Returns an object with the fields:

  • addr - a void* pointer to the mapped memory
  • size - the actual size of the memory block

If the mapping fails, returns nil,err,errcode where errcode can be:

  • 'no_file' - file not found.
  • 'file_too_short' - the file is shorter than the required size.
  • 'disk_full' - the file cannot be extended because the disk is full.
  • 'out_of_mem' - size or address too large or specified address in use.
  • an OS-specific numeric error code.


  • when mapping or resizing a FILE that was written to, the write buffers should be flushed first.
  • after mapping an opened file handle of any kind, that file handle should not be used anymore except to close it after the mapping is freed.
  • attempting to write to a memory block that wasn't mapped with write or copy-on-write access results in a crash.
  • changes done externally to a mapped file may not be visible immediately (or at all) to the mapped memory.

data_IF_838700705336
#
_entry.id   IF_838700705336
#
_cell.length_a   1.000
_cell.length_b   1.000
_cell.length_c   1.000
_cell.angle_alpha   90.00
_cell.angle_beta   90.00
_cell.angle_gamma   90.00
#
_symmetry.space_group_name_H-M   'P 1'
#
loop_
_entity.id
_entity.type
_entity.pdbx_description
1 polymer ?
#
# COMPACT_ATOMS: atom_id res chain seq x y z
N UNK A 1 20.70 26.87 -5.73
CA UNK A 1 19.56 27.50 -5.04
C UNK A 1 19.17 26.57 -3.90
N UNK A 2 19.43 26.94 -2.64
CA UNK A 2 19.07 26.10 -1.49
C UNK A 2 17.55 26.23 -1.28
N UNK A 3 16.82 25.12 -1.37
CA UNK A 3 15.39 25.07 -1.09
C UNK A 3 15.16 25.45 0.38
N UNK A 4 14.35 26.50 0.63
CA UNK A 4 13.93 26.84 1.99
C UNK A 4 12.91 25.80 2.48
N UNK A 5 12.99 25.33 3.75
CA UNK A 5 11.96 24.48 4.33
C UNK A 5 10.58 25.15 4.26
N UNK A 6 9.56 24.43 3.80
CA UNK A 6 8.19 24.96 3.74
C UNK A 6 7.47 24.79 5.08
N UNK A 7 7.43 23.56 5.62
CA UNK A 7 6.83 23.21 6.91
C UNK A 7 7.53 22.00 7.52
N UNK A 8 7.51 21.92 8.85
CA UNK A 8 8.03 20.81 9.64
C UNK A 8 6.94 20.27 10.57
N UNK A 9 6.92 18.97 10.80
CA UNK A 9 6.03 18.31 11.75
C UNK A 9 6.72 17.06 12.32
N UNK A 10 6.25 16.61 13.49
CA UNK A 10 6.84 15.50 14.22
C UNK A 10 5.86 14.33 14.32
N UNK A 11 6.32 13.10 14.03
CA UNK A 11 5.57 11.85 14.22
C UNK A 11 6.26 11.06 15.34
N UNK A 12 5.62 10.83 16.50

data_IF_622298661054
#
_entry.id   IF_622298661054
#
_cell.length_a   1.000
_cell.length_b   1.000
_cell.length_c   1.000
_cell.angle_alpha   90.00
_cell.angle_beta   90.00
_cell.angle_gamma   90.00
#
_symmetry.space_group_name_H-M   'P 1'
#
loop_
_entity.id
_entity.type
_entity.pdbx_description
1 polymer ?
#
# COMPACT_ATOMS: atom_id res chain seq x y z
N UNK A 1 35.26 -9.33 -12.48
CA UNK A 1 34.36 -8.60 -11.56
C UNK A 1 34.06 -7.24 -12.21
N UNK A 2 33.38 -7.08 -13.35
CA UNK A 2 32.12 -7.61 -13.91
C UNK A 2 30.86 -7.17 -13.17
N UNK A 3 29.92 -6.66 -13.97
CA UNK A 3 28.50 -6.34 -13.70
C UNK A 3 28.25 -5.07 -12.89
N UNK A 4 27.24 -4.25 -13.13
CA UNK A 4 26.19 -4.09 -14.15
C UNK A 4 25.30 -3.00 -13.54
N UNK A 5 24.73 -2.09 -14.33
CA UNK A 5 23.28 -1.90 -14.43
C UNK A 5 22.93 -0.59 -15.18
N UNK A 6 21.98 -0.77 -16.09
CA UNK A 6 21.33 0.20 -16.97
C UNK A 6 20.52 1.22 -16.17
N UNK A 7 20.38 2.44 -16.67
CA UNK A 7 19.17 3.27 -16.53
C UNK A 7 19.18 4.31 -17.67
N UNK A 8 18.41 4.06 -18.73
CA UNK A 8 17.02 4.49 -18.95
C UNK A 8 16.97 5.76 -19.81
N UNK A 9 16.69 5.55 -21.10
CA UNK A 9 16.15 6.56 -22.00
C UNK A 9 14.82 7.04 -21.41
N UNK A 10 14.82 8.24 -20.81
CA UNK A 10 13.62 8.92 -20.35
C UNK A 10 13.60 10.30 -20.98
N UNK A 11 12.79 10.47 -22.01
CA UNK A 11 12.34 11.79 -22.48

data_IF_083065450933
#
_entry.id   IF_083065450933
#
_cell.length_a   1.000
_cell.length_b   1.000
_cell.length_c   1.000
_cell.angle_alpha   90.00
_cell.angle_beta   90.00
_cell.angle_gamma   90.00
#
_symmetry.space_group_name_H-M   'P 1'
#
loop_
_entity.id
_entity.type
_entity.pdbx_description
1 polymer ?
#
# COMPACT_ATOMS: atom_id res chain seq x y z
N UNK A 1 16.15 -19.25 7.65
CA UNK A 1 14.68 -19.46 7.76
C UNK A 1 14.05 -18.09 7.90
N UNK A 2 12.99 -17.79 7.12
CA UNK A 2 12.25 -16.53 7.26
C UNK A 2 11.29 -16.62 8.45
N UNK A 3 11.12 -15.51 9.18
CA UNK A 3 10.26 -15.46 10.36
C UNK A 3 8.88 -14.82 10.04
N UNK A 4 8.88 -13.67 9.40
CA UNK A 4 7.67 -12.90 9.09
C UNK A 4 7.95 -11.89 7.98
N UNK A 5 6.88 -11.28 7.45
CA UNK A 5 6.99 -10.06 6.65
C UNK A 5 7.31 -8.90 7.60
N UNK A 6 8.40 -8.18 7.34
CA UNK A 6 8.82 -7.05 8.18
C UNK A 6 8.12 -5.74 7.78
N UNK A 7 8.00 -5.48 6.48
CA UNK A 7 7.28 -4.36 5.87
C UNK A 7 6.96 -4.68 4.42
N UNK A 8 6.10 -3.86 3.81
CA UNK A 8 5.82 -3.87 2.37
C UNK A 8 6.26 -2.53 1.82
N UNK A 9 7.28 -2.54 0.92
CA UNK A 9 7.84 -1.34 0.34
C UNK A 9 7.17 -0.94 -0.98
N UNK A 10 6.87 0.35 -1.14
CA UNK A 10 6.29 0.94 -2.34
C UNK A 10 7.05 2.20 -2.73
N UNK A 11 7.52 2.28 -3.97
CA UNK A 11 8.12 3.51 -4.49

• access to shared memory from multiple processes must be synchronized.


Free the memory and all associated resources and close the file if it was opened by

map:flush([async, ][addr, size]) -> true | nil,err,errcode

Flush (part of) the memory to disk. If the address is not aligned, it will be automatically aligned to the left. If async is true, perform the operation asynchronously and return immediately.

Remove a (the) shared memory file from disk. When creating a shared memory mapping using a tagname, a file is created on the filesystem on Linux and OS X (not so on Windows). That file must be removed manually when it is no longer needed. This can be done anytime, even while mappings are open and will not affect said mappings.

fs.mirror_map(args_t) -> map
fs.mirror_map(file, size[, times[, addr]]) -> map

Create a mirrored memory mapping to use with a lock-free ring buffer.


  • file: the file to map: required (the access is 'w').
  • size: the size of the memory segment: required, automatically aligned to the next page size.
  • times: how many times to mirror the segment (optional, default: 2)
  • addr: address to use (optional; can be anything convertible to void*).